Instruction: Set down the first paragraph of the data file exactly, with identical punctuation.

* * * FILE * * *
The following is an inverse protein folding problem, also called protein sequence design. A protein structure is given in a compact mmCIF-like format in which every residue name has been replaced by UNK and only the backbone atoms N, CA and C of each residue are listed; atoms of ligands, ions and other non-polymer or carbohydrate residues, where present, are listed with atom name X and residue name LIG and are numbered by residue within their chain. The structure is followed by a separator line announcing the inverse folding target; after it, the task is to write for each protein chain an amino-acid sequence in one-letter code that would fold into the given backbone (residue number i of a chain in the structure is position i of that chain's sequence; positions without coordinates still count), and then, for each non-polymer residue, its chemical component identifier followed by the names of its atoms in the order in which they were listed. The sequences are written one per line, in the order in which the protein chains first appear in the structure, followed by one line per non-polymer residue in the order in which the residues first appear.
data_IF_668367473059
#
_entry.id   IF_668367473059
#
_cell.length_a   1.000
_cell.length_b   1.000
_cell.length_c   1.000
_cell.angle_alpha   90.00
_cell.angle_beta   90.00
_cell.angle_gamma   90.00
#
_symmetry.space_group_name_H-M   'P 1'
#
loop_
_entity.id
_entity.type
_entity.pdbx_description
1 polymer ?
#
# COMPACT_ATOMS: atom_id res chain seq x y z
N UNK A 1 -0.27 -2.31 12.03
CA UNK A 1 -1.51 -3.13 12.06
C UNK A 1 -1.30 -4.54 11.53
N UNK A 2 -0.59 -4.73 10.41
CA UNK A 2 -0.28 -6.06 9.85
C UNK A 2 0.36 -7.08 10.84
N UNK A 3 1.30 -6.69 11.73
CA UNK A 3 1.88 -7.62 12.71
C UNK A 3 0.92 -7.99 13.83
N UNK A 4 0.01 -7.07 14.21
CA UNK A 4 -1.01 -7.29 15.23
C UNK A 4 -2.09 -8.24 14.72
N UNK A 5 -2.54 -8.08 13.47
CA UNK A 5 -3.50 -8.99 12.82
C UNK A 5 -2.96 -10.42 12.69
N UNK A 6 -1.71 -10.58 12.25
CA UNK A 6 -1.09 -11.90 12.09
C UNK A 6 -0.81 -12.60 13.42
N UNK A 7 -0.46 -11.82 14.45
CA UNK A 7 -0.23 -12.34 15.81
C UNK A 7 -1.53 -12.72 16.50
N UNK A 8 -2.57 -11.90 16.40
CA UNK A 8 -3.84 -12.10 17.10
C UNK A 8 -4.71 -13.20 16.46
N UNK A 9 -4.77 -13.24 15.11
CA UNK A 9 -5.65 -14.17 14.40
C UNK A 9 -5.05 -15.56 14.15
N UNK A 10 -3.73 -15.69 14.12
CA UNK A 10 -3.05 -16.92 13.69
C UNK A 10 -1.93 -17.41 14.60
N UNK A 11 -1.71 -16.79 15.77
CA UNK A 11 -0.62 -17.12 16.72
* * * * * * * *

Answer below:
The following is an inverse protein folding problem, also called protein sequence design. A protein structure is given in a compact mmCIF-like format in which every residue name has been replaced by UNK and only the backbone atoms N, CA and C of each residue are listed; atoms of ligands, ions and other non-polymer or carbohydrate residues, where present, are listed with atom name X and residue name LIG and are numbered by residue within their chain. The structure is followed by a separator line announcing the inverse folding target; after it, the task is to write for each protein chain an amino-acid sequence in one-letter code that would fold into the given backbone (residue number i of a chain in the structure is position i of that chain's sequence; positions without coordinates still count), and then, for each non-polymer residue, its chemical component identifier followed by the names of its atoms in the order in which they were listed. The sequences are written one per line, in the order in which the protein chains first appear in the structure, followed by one line per non-polymer residue in the order in which the residues first appear.